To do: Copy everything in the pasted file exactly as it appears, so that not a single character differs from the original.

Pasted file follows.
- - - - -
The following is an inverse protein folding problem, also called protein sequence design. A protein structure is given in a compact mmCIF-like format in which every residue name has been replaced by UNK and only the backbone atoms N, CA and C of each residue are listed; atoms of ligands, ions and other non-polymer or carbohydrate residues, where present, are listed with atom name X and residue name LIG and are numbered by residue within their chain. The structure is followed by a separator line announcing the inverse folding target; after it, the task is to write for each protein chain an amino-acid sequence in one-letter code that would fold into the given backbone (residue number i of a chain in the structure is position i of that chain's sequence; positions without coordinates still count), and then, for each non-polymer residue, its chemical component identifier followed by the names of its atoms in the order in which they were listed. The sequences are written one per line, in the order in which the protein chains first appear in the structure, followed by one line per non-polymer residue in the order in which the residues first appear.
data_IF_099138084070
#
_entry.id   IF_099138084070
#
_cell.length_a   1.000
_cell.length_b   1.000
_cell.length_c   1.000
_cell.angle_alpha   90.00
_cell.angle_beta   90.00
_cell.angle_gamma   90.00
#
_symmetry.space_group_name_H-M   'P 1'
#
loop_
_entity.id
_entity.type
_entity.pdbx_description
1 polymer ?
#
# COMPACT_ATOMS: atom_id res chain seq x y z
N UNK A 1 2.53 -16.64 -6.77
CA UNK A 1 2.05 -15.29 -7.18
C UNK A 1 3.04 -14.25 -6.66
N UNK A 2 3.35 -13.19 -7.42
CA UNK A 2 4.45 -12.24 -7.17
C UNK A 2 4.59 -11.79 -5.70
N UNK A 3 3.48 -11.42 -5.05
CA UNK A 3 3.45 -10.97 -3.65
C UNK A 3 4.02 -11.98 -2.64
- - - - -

The following is an inverse protein folding problem, also called protein sequence design. A protein structure is given in a compact mmCIF-like format in which every residue name has been replaced by UNK and only the backbone atoms N, CA and C of each residue are listed; atoms of ligands, ions and other non-polymer or carbohydrate residues, where present, are listed with atom name X and residue name LIG and are numbered by residue within their chain. The structure is followed by a separator line announcing the inverse folding target; after it, the task is to write for each protein chain an amino-acid sequence in one-letter code that would fold into the given backbone (residue number i of a chain in the structure is position i of that chain's sequence; positions without coordinates still count), and then, for each non-polymer residue, its chemical component identifier followed by the names of its atoms in the order in which they were listed. The sequences are written one per line, in the order in which the protein chains first appear in the structure, followed by one line per non-polymer residue in the order in which the residues first appear.
data_IF_099138084070
#
_entry.id   IF_099138084070
#
_cell.length_a   1.000
_cell.length_b   1.000
_cell.length_c   1.000
_cell.angle_alpha   90.00
_cell.angle_beta   90.00
_cell.angle_gamma   90.00
#
_symmetry.space_group_name_H-M   'P 1'
#
loop_
_entity.id
_entity.type
_entity.pdbx_description
1 polymer ?
#
# COMPACT_ATOMS: atom_id res chain seq x y z
N UNK A 1 2.53 -16.64 -6.77
CA UNK A 1 2.05 -15.29 -7.18
C UNK A 1 3.04 -14.25 -6.66
N UNK A 2 3.35 -13.19 -7.42
CA UNK A 2 4.45 -12.24 -7.17
C UNK A 2 4.59 -11.79 -5.70
N UNK A 3 3.48 -11.42 -5.05
CA UNK A 3 3.45 -10.97 -3.65
C UNK A 3 4.02 -11.98 -2.64